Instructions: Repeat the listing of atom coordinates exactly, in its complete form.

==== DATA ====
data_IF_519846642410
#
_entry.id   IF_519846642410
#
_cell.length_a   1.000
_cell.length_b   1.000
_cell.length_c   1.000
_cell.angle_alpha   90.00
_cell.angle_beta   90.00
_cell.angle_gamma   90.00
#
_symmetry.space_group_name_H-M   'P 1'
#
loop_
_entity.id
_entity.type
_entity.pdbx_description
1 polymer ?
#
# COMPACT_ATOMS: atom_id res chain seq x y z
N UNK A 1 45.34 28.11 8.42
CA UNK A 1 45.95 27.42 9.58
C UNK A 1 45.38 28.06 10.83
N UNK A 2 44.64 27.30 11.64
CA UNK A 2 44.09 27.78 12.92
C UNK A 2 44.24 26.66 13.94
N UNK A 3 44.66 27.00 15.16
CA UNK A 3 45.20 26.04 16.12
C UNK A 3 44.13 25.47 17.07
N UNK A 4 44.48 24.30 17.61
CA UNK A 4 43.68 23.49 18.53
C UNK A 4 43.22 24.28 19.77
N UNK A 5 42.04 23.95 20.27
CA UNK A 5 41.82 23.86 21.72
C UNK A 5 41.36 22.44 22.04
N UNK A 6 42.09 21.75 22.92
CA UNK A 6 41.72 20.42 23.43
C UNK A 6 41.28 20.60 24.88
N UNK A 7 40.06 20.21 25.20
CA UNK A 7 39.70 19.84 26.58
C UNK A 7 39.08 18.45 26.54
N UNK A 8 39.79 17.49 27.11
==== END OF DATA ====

data_IF_519846642410
#
_entry.id   IF_519846642410
#
_cell.length_a   1.000
_cell.length_b   1.000
_cell.length_c   1.000
_cell.angle_alpha   90.00
_cell.angle_beta   90.00
_cell.angle_gamma   90.00
#
_symmetry.space_group_name_H-M   'P 1'
#
loop_
_entity.id
_entity.type
_entity.pdbx_description
1 polymer ?
#
# COMPACT_ATOMS: atom_id res chain seq x y z
N UNK A 1 45.34 28.11 8.42
CA UNK A 1 45.95 27.42 9.58
C UNK A 1 45.38 28.06 10.83
N UNK A 2 44.64 27.30 11.64
CA UNK A 2 44.09 27.78 12.92
C UNK A 2 44.24 26.66 13.94
N UNK A 3 44.66 27.00 15.16
CA UNK A 3 45.20 26.04 16.12
C UNK A 3 44.13 25.47 17.07
N UNK A 4 44.48 24.30 17.61
CA UNK A 4 43.68 23.49 18.53
C UNK A 4 43.22 24.28 19.77
N UNK A 5 42.04 23.95 20.27
CA UNK A 5 41.82 23.86 21.72
C UNK A 5 41.36 22.44 22.04
N UNK A 6 42.09 21.75 22.92
CA UNK A 6 41.72 20.42 23.43
C UNK A 6 41.28 20.60 24.88
N UNK A 7 40.06 20.21 25.20
CA UNK A 7 39.70 19.84 26.58
C UNK A 7 39.08 18.45 26.54
N UNK A 8 39.79 17.49 27.11